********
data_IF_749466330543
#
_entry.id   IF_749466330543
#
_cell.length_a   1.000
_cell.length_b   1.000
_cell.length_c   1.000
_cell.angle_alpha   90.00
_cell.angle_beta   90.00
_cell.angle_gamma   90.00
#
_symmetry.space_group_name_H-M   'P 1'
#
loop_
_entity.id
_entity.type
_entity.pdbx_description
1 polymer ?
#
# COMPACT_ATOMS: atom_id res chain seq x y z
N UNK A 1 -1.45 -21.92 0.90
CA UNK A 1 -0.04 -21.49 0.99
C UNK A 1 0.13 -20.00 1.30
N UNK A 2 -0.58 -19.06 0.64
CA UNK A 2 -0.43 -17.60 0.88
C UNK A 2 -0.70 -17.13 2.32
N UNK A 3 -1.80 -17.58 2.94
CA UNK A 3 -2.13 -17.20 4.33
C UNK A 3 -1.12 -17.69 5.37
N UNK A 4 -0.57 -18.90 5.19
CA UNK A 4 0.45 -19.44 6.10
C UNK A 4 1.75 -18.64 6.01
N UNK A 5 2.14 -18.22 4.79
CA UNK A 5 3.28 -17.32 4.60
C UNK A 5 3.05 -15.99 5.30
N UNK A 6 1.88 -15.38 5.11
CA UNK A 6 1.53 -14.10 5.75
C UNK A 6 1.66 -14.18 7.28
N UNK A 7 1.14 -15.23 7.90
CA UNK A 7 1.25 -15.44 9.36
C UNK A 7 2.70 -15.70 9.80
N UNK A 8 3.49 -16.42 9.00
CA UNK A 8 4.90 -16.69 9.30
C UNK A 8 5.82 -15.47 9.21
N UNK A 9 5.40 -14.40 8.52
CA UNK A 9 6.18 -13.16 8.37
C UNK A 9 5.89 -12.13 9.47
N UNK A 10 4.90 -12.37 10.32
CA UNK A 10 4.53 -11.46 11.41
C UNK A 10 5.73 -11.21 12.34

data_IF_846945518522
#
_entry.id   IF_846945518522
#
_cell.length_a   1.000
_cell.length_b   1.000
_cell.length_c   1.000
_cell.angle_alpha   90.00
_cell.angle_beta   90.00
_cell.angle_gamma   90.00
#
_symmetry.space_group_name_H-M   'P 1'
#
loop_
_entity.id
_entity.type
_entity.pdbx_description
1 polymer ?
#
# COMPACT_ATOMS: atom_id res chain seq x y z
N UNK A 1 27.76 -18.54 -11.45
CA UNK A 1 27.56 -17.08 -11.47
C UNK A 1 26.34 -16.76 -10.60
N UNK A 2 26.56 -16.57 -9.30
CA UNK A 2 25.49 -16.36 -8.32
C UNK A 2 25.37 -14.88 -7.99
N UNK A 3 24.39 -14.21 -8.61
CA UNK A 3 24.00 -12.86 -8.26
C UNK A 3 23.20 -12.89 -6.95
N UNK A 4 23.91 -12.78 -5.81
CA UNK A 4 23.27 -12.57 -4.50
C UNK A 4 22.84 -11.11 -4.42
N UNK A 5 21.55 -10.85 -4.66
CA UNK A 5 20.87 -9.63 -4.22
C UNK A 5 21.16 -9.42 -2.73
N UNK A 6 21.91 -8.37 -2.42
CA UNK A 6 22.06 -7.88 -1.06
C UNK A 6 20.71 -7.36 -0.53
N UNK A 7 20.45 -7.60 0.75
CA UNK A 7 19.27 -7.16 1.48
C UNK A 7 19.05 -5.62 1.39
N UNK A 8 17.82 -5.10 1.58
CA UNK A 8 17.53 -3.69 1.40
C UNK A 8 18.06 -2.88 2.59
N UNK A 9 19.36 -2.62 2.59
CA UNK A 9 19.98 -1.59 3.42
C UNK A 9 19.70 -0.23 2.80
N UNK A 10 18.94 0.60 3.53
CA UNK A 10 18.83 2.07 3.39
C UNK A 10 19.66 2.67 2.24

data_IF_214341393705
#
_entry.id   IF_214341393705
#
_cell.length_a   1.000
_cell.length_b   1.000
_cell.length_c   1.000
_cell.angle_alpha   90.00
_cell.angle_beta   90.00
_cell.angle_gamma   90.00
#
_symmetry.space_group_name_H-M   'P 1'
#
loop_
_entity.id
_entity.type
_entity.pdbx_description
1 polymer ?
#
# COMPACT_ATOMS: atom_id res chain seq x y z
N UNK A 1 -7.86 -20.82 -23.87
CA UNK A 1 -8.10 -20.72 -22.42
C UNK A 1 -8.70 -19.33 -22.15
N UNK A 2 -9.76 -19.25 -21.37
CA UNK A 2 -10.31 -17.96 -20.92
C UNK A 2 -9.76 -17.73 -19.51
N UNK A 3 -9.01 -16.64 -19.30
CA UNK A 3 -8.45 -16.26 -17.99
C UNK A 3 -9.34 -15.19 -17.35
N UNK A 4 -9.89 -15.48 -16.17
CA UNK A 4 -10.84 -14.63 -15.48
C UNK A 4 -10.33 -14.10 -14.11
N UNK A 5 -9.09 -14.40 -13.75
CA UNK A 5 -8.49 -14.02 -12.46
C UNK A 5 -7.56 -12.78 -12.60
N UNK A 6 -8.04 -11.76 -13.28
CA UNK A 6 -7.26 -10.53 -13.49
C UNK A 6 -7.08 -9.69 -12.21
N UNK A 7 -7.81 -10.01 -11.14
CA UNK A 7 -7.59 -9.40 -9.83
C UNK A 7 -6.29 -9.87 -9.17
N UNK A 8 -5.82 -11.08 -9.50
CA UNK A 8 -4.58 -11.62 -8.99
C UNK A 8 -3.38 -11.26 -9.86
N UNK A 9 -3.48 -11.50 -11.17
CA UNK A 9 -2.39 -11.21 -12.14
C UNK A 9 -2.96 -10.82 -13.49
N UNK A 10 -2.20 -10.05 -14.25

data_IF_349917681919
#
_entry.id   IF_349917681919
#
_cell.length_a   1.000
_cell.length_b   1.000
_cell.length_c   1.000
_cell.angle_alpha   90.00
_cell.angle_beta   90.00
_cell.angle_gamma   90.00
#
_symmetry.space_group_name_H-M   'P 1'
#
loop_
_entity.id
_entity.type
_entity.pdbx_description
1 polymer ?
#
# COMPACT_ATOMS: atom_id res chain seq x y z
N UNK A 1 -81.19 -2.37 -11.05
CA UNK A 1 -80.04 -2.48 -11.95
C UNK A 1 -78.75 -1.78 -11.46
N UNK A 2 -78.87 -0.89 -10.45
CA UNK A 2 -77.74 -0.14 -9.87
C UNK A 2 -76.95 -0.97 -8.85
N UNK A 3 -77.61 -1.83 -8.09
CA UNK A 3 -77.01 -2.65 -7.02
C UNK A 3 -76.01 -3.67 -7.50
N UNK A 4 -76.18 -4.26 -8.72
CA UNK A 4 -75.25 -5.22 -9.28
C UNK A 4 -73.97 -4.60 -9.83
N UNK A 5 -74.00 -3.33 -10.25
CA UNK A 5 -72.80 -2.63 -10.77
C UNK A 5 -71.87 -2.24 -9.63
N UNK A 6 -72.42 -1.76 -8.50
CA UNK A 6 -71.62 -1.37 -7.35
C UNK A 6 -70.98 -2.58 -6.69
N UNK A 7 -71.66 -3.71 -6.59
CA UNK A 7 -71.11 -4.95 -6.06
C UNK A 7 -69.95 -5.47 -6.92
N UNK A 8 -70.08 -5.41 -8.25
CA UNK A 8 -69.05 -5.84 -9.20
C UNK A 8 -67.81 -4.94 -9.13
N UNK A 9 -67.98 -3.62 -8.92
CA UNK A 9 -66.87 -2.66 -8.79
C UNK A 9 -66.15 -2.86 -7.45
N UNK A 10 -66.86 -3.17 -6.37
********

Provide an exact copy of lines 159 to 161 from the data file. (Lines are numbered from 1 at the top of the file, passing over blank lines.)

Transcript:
#
_symmetry.space_group_name_H-M   'P 1'
#